Alabama Democratic senator Doug Jones appeared on CNN’s State of the Union and offered the “maybe, we’ll see” noncommittal position that I expect every red-state Democrat to hold for as long as possible:

Oh, I’m open to voting yes. I’m open to voting no. We don’t know who this nominee is going to be yet. I don’t think my role is a rubber stamp for the president, but it’s also not an automatic, knee-jerk No either. My job is to exercise that independent voice. I want to look for a judge that has the intellect and capacity to do the right thing, to follow the rule of law, to adhere to precedents, and move the country forward. And I think that that’s the best role. . . . I am going to make an independent judgment and a view. I don’t think anyone should expect me to simply vote Yes for this nominee just simply because my state may be more conservative than others.

Nate Silver argues that the red-state Democrats will probably just wait to see what Republican senators Susan Collins of Maine and Lisa Murkowski of Alaska do. If the pro-choice Republicans back the nominee, then confirmation is a certainty, and they might as well jump on the bandwagon and get some credit for working across party lines. If the two pro-choice Republicans indicate they’ll vote No, then the nomination will go down if all Democrats remain united in opposition.

The Judicial Crisis Network has already spent $1 million on ads touting the importance of this coming Supreme Court fight. Tonight, immediately after the nomination is announced, the group will spend another $1.4 million on ads on national cable, digital, and in four states including Alabama, Indiana, North Dakota, and West Virginia, “featuring an introductory bio spot about the nominee. The ad will run for one week, and JCN has already reserved another four weeks of air time nationally and in the four states.”

Over in the New York Times, David Leonhardt writes that progressives have to accept that they can’t count on the Court to dismiss conservative arguments and ideas — which means they have to win more elections.

Progressives can still win many of these issues. They simply will have to do so in a small-d democratic way, by winning elections — as they’ve begun to do lately. If Democrats win more governorships and state legislatures, they can keep Republicans from drawing ridiculous congressional maps and infringing on African-Americans’ voting rights — among many other things. If Democrats retake Congress this fall, they can halt the Republican legislative agenda and gain subpoena power.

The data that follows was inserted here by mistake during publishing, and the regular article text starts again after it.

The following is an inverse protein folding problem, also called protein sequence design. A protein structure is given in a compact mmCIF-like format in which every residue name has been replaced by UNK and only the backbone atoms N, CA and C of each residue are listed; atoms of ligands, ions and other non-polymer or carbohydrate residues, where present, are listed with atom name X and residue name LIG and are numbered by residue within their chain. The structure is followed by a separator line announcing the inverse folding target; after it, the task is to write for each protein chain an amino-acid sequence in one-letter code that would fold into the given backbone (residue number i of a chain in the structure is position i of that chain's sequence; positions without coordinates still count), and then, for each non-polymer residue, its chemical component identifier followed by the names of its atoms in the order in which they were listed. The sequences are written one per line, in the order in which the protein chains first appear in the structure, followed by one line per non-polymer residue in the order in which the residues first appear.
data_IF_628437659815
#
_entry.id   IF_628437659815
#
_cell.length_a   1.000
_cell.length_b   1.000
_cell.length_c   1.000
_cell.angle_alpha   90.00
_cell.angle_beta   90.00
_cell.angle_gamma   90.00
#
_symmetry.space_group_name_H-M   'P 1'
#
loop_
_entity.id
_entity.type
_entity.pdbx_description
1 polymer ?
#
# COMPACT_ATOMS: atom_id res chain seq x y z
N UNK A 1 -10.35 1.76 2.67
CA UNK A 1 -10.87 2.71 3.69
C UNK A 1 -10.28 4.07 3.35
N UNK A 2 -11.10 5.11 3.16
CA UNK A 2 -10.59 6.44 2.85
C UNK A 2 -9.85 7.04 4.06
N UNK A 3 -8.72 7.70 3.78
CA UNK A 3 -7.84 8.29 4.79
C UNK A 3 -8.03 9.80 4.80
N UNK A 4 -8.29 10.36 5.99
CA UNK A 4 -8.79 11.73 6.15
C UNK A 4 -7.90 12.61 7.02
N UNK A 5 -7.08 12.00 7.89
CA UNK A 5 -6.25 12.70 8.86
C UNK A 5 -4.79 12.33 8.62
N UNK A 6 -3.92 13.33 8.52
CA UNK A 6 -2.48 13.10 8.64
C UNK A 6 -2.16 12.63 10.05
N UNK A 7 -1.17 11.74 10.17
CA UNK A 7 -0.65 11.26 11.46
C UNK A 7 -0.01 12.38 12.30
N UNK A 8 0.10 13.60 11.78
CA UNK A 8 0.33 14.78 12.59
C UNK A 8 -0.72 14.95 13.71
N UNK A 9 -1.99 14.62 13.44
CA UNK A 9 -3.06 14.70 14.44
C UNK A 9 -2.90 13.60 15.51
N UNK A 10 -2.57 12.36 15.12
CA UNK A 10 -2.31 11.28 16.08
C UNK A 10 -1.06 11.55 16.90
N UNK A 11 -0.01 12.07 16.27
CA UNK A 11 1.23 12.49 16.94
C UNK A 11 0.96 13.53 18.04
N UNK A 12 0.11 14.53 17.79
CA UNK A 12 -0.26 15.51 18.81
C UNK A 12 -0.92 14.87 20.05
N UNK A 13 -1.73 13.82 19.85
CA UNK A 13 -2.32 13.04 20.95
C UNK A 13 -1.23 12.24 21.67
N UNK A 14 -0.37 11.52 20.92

I realize that a post-Kennedy Supreme Court may one day start throwing out progressive legislation, as happened in the early 20th century. But that’s a fight for another day. Most experts I’ve talked to — scholars and people in politics — believe that elected politicians can prevail in a long-term struggle with unelected judges. Regardless, until Democrats win more elections, it’s a hypothetical concern. “The potential center-left majority in this country — and it’s very real — has to actually organize and elect people to office,” Skocpol says.

[Keep in mind, that for a long time, Republicans and African-American Democrats cooperated to create those majority-minority districts that bother him so much.]

One of the biggest drivers of conservative activism over the past 40 years or so has been pro-lifers who feel like Roe v. Wade short-circuited the legislative debate that America was supposed to have about abortion. Had the Supreme Court not reached that decision, perhaps over the last 45 years we would have had a country where some states have high rates of abortion and some states where it is banned entirely. Our state and local politics might have been much more heated, and people might have voted with their feet.

But perhaps that sense of injustice, that belief that the Supreme Court stole decision-making power that wasn’t meant to be theirs, was the coal in the engine for the Right for decade after decade.

ADDENDUM: David Greenberg with a warning to the Left that nasty tactics don’t always pay off:

Joining Trump in the project of trashing the unwritten rules of public conduct won’t change his policies or governing style. But it will betray our own values and make it harder, once he’s gone, to reconstitute a decent, humane politics. We have nothing to gain from the eradication of a politics-free zone, from a war of all against all that greenlights once-verboten behaviors and permeates once-private spaces.

Besides, as the events of the late 1960s and early 1970s show, the outrageous and obnoxious antics of the militant left ended up hurting their cause. The taunting of public figures isn’t well remembered, and neither will history long record June’s showdown at the Red Hen. But insofar as these actions stem from a determination to score political points by violating civil norms, they—and the repellent and violent methods of extreme protesters more generally—engender a backlash and alienate allies.

Let’s also observe that segments of the angry leftist protesters of the early 1970s morphed into the Weather Underground, Black Panthers, FALN, and even the Symbionese Liberation Army. Radicalism easily curdles into a nihilistic hatred of everything, a belief that nothing is worth preserving and that violence for its own sake is justified.